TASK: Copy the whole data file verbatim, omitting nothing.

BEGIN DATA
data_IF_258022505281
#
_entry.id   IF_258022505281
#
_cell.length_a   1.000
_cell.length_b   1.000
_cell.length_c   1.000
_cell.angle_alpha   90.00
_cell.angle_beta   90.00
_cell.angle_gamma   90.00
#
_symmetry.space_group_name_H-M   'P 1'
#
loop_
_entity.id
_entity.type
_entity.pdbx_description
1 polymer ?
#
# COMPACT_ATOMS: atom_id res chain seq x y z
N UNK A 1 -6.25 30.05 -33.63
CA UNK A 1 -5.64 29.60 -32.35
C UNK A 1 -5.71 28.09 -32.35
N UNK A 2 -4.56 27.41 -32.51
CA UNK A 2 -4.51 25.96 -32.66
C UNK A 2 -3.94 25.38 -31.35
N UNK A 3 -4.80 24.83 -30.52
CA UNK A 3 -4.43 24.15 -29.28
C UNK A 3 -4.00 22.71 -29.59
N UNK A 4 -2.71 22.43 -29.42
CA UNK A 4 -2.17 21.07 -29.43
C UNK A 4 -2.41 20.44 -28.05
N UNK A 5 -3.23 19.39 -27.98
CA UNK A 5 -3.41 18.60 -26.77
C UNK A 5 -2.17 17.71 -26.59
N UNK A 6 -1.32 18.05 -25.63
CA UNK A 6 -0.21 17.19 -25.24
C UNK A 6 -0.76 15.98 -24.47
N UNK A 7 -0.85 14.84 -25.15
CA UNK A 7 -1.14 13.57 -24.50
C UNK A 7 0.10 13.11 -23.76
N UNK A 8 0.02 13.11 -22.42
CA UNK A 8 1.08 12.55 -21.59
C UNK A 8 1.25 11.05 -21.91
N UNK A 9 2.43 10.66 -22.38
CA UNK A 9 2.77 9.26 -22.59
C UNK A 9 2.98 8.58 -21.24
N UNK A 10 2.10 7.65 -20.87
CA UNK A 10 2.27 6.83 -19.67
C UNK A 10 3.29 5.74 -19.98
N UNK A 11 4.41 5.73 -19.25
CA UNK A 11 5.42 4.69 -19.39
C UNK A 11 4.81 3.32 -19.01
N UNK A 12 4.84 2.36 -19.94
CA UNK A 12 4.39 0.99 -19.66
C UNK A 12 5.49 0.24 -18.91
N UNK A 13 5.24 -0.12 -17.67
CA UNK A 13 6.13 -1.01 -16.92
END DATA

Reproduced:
data_IF_258022505281
#
_entry.id   IF_258022505281
#
_cell.length_a   1.000
_cell.length_b   1.000
_cell.length_c   1.000
_cell.angle_alpha   90.00
_cell.angle_beta   90.00
_cell.angle_gamma   90.00
#
_symmetry.space_group_name_H-M   'P 1'
#
loop_
_entity.id
_entity.type
_entity.pdbx_description
1 polymer ?
#
# COMPACT_ATOMS: atom_id res chain seq x y z
N UNK A 1 -6.25 30.05 -33.63
CA UNK A 1 -5.64 29.60 -32.35
C UNK A 1 -5.71 28.09 -32.35
N UNK A 2 -4.56 27.41 -32.51
CA UNK A 2 -4.51 25.96 -32.66
C UNK A 2 -3.94 25.38 -31.35
N UNK A 3 -4.80 24.83 -30.52
CA UNK A 3 -4.43 24.15 -29.28
C UNK A 3 -4.00 22.71 -29.59
N UNK A 4 -2.71 22.43 -29.42
CA UNK A 4 -2.17 21.07 -29.43
C UNK A 4 -2.41 20.44 -28.05
N UNK A 5 -3.23 19.39 -27.98
CA UNK A 5 -3.41 18.60 -26.77
C UNK A 5 -2.17 17.71 -26.59
N UNK A 6 -1.32 18.05 -25.63
CA UNK A 6 -0.21 17.19 -25.24
C UNK A 6 -0.76 15.98 -24.47
N UNK A 7 -0.85 14.84 -25.15
CA UNK A 7 -1.14 13.57 -24.50
C UNK A 7 0.10 13.11 -23.76
N UNK A 8 0.02 13.11 -22.42
CA UNK A 8 1.08 12.55 -21.59
C UNK A 8 1.25 11.05 -21.91
N UNK A 9 2.43 10.66 -22.38
CA UNK A 9 2.77 9.26 -22.59
C UNK A 9 2.98 8.58 -21.24
N UNK A 10 2.10 7.65 -20.87
CA UNK A 10 2.27 6.83 -19.67
C UNK A 10 3.29 5.74 -19.98
N UNK A 11 4.41 5.73 -19.25
CA UNK A 11 5.42 4.69 -19.39
C UNK A 11 4.81 3.32 -19.01
N UNK A 12 4.84 2.36 -19.94
CA UNK A 12 4.39 0.99 -19.66
C UNK A 12 5.49 0.24 -18.91
N UNK A 13 5.24 -0.12 -17.67
CA UNK A 13 6.13 -1.01 -16.92